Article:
Marine Habitat: The Intertidal Zone
The intertidal zone is the part of the beach that’s covered by water at high tide and exposed at low tide.
The intertidal zone is regularly exposed to the air, wind, sun, rain, and sea water as the tide moves in and out, so animals and plants that live in the intertidal zone have to adapt to an ever-changing environment.
Despite this challenge, the intertidal zone is full of life. It provides a home to many different kinds of species, acts as a nursery for numerous subtidal (deeper water) species and is an important indicator of the overall health of the marine environment.
Sea stars are well suited for the changing environment in the intertidal zone, with their tough, leathery surfaces that keep them from drying out when they're exposed to the air at low tide.
Other intertidal animals cope with the tide changes differently.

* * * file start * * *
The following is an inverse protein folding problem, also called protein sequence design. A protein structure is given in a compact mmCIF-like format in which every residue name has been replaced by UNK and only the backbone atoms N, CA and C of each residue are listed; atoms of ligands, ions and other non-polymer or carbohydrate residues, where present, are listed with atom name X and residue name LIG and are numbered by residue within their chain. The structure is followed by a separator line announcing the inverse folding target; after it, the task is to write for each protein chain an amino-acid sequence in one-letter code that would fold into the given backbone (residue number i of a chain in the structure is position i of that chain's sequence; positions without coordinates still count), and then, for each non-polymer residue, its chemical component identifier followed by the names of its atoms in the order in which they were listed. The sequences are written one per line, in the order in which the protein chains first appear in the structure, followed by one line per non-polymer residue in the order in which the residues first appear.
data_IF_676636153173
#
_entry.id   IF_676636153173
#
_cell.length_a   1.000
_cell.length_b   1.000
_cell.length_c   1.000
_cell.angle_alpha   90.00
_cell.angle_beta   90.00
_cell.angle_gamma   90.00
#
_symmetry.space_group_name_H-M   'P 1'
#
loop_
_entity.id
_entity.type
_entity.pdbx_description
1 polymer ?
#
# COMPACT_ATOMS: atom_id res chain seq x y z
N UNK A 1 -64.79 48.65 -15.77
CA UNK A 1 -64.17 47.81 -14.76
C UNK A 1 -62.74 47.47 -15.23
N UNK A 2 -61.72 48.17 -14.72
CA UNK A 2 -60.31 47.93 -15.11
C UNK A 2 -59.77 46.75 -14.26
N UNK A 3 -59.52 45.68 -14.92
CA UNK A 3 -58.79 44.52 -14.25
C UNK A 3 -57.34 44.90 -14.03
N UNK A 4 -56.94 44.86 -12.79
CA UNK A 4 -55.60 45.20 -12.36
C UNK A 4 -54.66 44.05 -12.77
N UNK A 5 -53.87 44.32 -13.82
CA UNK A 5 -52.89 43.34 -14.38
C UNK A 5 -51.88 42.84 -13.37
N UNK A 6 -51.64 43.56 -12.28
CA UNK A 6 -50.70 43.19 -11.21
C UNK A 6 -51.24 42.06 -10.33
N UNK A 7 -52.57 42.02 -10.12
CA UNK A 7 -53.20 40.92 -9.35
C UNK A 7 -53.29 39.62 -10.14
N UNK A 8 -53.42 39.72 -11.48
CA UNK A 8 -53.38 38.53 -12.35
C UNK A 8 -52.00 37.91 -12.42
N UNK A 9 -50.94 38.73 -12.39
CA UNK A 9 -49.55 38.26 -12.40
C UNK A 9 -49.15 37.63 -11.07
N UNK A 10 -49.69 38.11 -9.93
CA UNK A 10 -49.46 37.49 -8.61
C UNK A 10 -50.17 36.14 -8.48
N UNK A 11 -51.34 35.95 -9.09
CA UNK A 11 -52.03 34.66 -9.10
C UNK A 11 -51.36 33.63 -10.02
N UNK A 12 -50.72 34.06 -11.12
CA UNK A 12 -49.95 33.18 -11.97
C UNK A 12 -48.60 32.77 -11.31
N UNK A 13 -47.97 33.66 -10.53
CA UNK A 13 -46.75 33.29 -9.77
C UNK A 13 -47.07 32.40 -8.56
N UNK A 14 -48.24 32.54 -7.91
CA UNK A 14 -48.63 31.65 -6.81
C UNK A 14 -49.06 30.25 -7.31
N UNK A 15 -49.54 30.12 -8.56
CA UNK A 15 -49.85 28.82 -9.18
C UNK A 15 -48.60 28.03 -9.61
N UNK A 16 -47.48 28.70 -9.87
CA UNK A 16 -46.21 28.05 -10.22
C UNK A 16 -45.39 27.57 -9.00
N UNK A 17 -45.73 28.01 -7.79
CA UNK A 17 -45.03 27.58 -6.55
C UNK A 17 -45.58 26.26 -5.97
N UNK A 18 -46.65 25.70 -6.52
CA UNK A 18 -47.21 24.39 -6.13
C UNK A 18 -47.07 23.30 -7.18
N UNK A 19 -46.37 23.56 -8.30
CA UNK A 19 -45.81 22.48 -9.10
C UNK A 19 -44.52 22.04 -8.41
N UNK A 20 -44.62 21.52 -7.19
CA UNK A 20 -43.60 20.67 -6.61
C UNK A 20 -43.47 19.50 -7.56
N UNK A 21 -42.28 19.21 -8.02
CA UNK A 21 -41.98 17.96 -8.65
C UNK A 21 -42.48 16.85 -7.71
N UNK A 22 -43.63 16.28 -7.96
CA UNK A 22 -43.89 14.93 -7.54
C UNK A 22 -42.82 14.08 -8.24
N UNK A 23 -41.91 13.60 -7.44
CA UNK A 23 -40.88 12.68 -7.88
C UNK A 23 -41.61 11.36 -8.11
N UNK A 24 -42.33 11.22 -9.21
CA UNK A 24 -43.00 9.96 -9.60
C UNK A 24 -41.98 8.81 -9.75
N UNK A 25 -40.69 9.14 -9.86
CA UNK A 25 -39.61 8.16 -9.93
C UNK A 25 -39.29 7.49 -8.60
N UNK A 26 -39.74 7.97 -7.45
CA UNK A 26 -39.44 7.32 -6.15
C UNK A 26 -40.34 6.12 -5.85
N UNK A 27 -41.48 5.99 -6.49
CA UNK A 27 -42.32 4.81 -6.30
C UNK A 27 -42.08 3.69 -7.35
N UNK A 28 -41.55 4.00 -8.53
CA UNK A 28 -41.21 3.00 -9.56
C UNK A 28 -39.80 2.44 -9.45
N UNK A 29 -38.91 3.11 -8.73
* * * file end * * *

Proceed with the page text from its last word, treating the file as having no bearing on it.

Crabs move up and down with the tide.
One of the birds that lives in the intertidal zone is the Black Oystercatcher. Despite its name, its usual dinner is limpets and mussels, which it whacks off the rocks and pries open with its bill.
Eelgrass grows up to 4 feet long, in large meadow-like beds. It’s found in protected bays, especially along the east coast of Vancouver Island and the Fraser delta. Eelgrass beds provide habitat for fish and invertebrates, and its roots help stabilize mud or sand bottoms.
Eelgrass meadows are essential for a number of birds, including the great blue heron. Herons wade in the shallows and catch small fish and crabs by stabbing them with their narrow bills.